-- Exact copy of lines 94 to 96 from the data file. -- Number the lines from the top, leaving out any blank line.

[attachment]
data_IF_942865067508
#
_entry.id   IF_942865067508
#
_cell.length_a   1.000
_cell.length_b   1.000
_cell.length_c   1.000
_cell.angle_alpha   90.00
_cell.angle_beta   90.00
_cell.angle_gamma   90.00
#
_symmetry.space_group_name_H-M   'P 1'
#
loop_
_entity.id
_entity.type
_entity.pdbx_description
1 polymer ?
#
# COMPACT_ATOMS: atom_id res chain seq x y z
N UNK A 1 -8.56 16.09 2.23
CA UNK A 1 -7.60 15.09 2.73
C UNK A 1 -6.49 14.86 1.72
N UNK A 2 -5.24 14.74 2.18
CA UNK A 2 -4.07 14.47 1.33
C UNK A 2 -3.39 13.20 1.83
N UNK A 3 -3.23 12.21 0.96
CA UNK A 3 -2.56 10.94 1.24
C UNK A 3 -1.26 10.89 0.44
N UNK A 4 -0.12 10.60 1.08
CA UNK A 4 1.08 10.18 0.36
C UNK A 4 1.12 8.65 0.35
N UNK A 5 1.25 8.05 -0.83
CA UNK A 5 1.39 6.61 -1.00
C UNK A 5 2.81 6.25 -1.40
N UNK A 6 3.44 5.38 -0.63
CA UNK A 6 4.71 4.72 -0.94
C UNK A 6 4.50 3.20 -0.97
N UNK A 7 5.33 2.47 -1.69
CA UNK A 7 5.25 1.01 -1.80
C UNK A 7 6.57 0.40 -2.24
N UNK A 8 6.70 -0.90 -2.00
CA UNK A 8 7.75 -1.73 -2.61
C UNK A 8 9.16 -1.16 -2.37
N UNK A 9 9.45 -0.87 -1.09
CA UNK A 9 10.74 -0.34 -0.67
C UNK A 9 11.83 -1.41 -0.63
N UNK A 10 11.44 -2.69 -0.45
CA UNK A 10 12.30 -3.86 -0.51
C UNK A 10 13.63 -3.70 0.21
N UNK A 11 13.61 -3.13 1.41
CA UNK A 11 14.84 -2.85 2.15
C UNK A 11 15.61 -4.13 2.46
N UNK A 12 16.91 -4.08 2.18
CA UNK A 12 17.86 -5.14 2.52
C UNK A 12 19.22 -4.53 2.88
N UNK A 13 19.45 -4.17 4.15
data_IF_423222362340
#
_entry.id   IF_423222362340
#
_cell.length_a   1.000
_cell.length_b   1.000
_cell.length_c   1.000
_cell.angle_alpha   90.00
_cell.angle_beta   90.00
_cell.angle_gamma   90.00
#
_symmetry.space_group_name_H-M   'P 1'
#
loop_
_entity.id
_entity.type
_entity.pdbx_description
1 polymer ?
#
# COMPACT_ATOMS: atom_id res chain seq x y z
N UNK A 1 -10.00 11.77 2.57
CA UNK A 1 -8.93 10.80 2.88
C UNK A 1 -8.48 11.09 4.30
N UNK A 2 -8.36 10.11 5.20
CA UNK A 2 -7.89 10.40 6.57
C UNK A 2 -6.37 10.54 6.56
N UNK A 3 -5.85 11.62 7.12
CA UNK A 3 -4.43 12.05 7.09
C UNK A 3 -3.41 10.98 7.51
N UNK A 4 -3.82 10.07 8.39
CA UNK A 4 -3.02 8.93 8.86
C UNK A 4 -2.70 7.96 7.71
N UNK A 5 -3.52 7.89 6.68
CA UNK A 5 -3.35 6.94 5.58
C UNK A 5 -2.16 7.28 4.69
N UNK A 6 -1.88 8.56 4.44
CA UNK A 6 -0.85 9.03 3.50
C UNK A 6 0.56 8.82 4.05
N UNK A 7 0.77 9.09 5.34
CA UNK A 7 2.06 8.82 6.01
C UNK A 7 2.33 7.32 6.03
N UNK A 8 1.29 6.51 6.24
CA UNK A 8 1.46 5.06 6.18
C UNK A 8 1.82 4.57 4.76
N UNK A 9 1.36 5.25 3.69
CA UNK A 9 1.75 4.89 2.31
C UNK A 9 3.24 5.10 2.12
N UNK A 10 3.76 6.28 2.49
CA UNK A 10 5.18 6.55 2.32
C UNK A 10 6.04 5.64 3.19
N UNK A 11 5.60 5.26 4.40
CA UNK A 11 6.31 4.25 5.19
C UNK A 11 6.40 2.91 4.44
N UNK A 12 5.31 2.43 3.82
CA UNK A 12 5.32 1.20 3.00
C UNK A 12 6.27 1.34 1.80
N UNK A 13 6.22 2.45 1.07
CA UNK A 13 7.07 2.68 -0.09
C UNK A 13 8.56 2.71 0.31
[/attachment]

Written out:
CA UNK A 6 -0.85 9.03 3.50
C UNK A 6 0.56 8.82 4.05
N UNK A 7 0.77 9.09 5.34